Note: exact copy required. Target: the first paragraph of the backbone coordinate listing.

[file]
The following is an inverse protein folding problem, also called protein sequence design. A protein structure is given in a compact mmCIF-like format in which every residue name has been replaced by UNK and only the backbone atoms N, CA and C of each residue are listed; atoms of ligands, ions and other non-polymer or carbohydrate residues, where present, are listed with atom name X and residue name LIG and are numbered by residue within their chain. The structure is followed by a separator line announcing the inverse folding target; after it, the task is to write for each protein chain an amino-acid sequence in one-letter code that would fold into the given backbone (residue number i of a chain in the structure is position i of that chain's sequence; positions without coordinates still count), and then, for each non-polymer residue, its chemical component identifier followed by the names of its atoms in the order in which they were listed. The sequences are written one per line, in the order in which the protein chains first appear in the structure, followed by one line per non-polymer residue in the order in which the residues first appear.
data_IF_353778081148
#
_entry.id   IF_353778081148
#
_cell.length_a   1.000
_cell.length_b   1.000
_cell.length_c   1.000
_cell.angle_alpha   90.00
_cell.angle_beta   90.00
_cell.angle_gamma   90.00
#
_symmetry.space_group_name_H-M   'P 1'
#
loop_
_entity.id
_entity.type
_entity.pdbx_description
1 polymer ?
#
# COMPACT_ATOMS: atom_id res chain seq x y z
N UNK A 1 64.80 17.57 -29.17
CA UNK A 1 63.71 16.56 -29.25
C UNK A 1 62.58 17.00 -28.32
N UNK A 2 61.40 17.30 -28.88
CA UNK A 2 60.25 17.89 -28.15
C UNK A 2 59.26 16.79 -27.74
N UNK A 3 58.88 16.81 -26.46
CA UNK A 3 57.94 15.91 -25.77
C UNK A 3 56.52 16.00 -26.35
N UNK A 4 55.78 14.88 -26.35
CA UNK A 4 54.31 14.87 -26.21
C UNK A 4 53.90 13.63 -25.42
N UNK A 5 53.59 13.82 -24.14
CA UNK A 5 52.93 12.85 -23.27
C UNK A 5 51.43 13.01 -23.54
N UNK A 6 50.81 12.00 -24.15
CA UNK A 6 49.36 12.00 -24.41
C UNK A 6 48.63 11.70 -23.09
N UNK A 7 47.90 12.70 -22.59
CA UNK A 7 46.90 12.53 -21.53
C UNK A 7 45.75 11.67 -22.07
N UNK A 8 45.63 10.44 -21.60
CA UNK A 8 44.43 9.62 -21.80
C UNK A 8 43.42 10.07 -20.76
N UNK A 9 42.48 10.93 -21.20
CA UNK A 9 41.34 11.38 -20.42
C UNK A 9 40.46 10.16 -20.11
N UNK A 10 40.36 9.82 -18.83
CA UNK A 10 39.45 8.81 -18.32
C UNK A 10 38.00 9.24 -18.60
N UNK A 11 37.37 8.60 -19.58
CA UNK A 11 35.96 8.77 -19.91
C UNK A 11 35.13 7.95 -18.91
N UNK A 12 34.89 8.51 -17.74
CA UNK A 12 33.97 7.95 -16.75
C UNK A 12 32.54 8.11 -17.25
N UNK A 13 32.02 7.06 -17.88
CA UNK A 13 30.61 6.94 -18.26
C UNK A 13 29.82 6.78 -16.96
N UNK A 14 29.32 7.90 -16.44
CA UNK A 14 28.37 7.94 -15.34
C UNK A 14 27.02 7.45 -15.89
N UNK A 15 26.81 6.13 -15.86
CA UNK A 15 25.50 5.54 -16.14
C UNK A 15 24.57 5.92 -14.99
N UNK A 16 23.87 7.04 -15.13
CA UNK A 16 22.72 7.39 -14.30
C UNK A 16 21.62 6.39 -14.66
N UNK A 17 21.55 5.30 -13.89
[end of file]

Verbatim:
The following is an inverse protein folding problem, also called protein sequence design. A protein structure is given in a compact mmCIF-like format in which every residue name has been replaced by UNK and only the backbone atoms N, CA and C of each residue are listed; atoms of ligands, ions and other non-polymer or carbohydrate residues, where present, are listed with atom name X and residue name LIG and are numbered by residue within their chain. The structure is followed by a separator line announcing the inverse folding target; after it, the task is to write for each protein chain an amino-acid sequence in one-letter code that would fold into the given backbone (residue number i of a chain in the structure is position i of that chain's sequence; positions without coordinates still count), and then, for each non-polymer residue, its chemical component identifier followed by the names of its atoms in the order in which they were listed. The sequences are written one per line, in the order in which the protein chains first appear in the structure, followed by one line per non-polymer residue in the order in which the residues first appear.